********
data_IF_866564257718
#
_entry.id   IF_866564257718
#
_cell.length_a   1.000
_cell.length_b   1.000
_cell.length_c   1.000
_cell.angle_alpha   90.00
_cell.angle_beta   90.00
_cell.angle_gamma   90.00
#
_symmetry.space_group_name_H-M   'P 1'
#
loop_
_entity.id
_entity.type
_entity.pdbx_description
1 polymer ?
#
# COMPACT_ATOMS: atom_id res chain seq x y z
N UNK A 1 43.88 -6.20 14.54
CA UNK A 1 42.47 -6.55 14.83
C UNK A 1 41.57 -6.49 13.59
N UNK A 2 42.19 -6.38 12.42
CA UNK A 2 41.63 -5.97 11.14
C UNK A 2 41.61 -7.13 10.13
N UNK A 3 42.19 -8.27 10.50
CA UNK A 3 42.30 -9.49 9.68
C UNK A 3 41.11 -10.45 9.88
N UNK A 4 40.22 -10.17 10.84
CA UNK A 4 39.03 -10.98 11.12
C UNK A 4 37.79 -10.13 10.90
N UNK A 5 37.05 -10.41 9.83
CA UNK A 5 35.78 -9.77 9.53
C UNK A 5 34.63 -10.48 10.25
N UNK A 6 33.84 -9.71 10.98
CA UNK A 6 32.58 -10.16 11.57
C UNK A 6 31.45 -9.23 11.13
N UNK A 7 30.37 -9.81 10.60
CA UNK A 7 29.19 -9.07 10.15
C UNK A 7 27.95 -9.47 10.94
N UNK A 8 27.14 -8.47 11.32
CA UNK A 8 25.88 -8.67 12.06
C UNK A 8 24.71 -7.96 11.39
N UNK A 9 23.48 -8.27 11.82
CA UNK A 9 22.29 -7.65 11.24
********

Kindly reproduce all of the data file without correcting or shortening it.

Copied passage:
data_IF_866564257718
#
_entry.id   IF_866564257718
#
_cell.length_a   1.000
_cell.length_b   1.000
_cell.length_c   1.000
_cell.angle_alpha   90.00
_cell.angle_beta   90.00
_cell.angle_gamma   90.00
#
_symmetry.space_group_name_H-M   'P 1'
#
loop_
_entity.id
_entity.type
_entity.pdbx_description
1 polymer ?
#
# COMPACT_ATOMS: atom_id res chain seq x y z
N UNK A 1 43.88 -6.20 14.54
CA UNK A 1 42.47 -6.55 14.83
C UNK A 1 41.57 -6.49 13.59
N UNK A 2 42.19 -6.38 12.42
CA UNK A 2 41.63 -5.97 11.14
C UNK A 2 41.61 -7.13 10.13
N UNK A 3 42.19 -8.27 10.50
CA UNK A 3 42.30 -9.49 9.68
C UNK A 3 41.11 -10.45 9.88
N UNK A 4 40.22 -10.17 10.84
CA UNK A 4 39.03 -10.98 11.12
C UNK A 4 37.79 -10.13 10.90
N UNK A 5 37.05 -10.41 9.83
CA UNK A 5 35.78 -9.77 9.53
C UNK A 5 34.63 -10.48 10.25
N UNK A 6 33.84 -9.71 10.98
CA UNK A 6 32.58 -10.16 11.57
C UNK A 6 31.45 -9.23 11.13
N UNK A 7 30.37 -9.81 10.60
CA UNK A 7 29.19 -9.07 10.15
C UNK A 7 27.95 -9.47 10.94
N UNK A 8 27.14 -8.47 11.32
CA UNK A 8 25.88 -8.67 12.06
C UNK A 8 24.71 -7.96 11.39
N UNK A 9 23.48 -8.27 11.82
CA UNK A 9 22.29 -7.65 11.24